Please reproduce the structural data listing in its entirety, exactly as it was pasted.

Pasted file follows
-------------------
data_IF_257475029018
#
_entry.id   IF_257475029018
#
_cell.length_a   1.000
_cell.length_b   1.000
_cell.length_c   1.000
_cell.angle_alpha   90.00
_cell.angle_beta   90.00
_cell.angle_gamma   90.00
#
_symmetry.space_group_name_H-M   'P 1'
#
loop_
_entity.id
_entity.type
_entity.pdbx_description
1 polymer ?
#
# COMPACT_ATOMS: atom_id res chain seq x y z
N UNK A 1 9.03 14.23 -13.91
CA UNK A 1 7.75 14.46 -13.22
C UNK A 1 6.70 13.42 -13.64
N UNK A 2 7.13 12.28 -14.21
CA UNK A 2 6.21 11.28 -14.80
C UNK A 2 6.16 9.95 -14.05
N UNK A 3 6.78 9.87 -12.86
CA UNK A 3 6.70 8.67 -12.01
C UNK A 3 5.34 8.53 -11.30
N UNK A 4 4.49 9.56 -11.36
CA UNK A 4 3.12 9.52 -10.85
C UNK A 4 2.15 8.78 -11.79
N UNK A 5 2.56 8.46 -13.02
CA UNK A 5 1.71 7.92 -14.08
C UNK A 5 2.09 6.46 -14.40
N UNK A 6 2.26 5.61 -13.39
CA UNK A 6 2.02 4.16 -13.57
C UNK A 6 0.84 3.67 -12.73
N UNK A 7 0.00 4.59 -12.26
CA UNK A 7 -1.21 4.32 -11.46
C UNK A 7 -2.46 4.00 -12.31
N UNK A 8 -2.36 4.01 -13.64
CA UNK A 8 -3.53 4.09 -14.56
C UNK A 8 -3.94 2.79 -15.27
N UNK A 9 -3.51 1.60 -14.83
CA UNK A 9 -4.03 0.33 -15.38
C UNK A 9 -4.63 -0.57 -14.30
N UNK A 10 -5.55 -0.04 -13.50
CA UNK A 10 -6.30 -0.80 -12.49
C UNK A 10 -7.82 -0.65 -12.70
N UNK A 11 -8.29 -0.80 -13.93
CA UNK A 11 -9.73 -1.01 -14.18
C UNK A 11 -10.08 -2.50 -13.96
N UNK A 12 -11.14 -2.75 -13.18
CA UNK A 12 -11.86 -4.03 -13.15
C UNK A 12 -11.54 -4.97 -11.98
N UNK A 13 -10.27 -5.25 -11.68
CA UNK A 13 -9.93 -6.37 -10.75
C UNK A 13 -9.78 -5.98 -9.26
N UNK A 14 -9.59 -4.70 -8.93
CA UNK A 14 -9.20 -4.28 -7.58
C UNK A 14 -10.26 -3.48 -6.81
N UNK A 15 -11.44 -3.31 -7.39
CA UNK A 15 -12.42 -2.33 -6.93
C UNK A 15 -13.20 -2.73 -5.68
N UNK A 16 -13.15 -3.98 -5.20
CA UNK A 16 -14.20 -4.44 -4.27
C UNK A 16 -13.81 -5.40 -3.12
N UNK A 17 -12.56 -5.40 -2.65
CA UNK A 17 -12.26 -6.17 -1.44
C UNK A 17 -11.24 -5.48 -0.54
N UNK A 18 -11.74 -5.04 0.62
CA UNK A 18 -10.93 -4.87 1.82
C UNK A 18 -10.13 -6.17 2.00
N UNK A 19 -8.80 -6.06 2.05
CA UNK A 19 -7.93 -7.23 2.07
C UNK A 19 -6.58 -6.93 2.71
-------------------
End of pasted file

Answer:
data_IF_257475029018
#
_entry.id   IF_257475029018
#
_cell.length_a   1.000
_cell.length_b   1.000
_cell.length_c   1.000
_cell.angle_alpha   90.00
_cell.angle_beta   90.00
_cell.angle_gamma   90.00
#
_symmetry.space_group_name_H-M   'P 1'
#
loop_
_entity.id
_entity.type
_entity.pdbx_description
1 polymer ?
#
# COMPACT_ATOMS: atom_id res chain seq x y z
N UNK A 1 9.03 14.23 -13.91
CA UNK A 1 7.75 14.46 -13.22
C UNK A 1 6.70 13.42 -13.64
N UNK A 2 7.13 12.28 -14.21
CA UNK A 2 6.21 11.28 -14.80
C UNK A 2 6.16 9.95 -14.05
N UNK A 3 6.78 9.87 -12.86
CA UNK A 3 6.70 8.67 -12.01
C UNK A 3 5.34 8.53 -11.30
N UNK A 4 4.49 9.56 -11.36
CA UNK A 4 3.12 9.52 -10.85
C UNK A 4 2.15 8.78 -11.79
N UNK A 5 2.56 8.46 -13.02
CA UNK A 5 1.71 7.92 -14.08
C UNK A 5 2.09 6.46 -14.40
N UNK A 6 2.26 5.61 -13.39
CA UNK A 6 2.02 4.16 -13.57
C UNK A 6 0.84 3.67 -12.73
N UNK A 7 0.00 4.59 -12.26
CA UNK A 7 -1.21 4.32 -11.46
C UNK A 7 -2.46 4.00 -12.31
N UNK A 8 -2.36 4.01 -13.64
CA UNK A 8 -3.53 4.09 -14.56
C UNK A 8 -3.94 2.79 -15.27
N UNK A 9 -3.51 1.60 -14.83
CA UNK A 9 -4.03 0.33 -15.38
C UNK A 9 -4.63 -0.57 -14.30
N UNK A 10 -5.55 -0.04 -13.50
CA UNK A 10 -6.30 -0.80 -12.49
C UNK A 10 -7.82 -0.65 -12.70
N UNK A 11 -8.29 -0.80 -13.93
CA UNK A 11 -9.73 -1.01 -14.18
C UNK A 11 -10.08 -2.50 -13.96
N UNK A 12 -11.14 -2.75 -13.18
CA UNK A 12 -11.86 -4.03 -13.15
C UNK A 12 -11.54 -4.97 -11.98
N UNK A 13 -10.27 -5.25 -11.68
CA UNK A 13 -9.93 -6.37 -10.75
C UNK A 13 -9.78 -5.98 -9.26
N UNK A 14 -9.59 -4.70 -8.93
CA UNK A 14 -9.20 -4.28 -7.58
C UNK A 14 -10.26 -3.48 -6.81
N UNK A 15 -11.44 -3.31 -7.39
CA UNK A 15 -12.42 -2.33 -6.93
C UNK A 15 -13.20 -2.73 -5.68
N UNK A 16 -13.15 -3.98 -5.20
CA UNK A 16 -14.20 -4.44 -4.27
C UNK A 16 -13.81 -5.40 -3.12
N UNK A 17 -12.56 -5.40 -2.65
CA UNK A 17 -12.26 -6.17 -1.44
C UNK A 17 -11.24 -5.48 -0.54
N UNK A 18 -11.74 -5.04 0.62
CA UNK A 18 -10.93 -4.87 1.82
C UNK A 18 -10.13 -6.17 2.00
N UNK A 19 -8.80 -6.06 2.05
CA UNK A 19 -7.93 -7.23 2.07
C UNK A 19 -6.58 -6.93 2.71